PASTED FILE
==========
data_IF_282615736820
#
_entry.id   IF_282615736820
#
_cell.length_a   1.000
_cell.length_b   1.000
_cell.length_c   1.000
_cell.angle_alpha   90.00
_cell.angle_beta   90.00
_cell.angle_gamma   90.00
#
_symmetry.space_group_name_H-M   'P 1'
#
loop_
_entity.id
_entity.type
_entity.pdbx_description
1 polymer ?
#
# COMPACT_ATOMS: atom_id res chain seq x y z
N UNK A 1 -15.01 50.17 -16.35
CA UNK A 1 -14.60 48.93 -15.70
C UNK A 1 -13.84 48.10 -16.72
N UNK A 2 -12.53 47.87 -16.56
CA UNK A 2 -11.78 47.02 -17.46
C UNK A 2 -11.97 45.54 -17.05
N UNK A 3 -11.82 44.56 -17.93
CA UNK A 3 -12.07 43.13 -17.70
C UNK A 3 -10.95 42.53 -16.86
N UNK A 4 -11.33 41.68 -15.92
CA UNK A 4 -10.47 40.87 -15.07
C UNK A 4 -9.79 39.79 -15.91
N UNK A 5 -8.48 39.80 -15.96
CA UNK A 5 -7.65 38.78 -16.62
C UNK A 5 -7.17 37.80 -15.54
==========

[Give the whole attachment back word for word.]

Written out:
data_IF_282615736820
#
_entry.id   IF_282615736820
#
_cell.length_a   1.000
_cell.length_b   1.000
_cell.length_c   1.000
_cell.angle_alpha   90.00
_cell.angle_beta   90.00
_cell.angle_gamma   90.00
#
_symmetry.space_group_name_H-M   'P 1'
#
loop_
_entity.id
_entity.type
_entity.pdbx_description
1 polymer ?
#
# COMPACT_ATOMS: atom_id res chain seq x y z
N UNK A 1 -15.01 50.17 -16.35
CA UNK A 1 -14.60 48.93 -15.70
C UNK A 1 -13.84 48.10 -16.72
N UNK A 2 -12.53 47.87 -16.56
CA UNK A 2 -11.78 47.02 -17.46
C UNK A 2 -11.97 45.54 -17.05
N UNK A 3 -11.82 44.56 -17.93
CA UNK A 3 -12.07 43.13 -17.70
C UNK A 3 -10.95 42.53 -16.86
N UNK A 4 -11.33 41.68 -15.92
CA UNK A 4 -10.47 40.87 -15.07
C UNK A 4 -9.79 39.79 -15.91
N UNK A 5 -8.48 39.80 -15.96
CA UNK A 5 -7.65 38.78 -16.62
C UNK A 5 -7.17 37.80 -15.54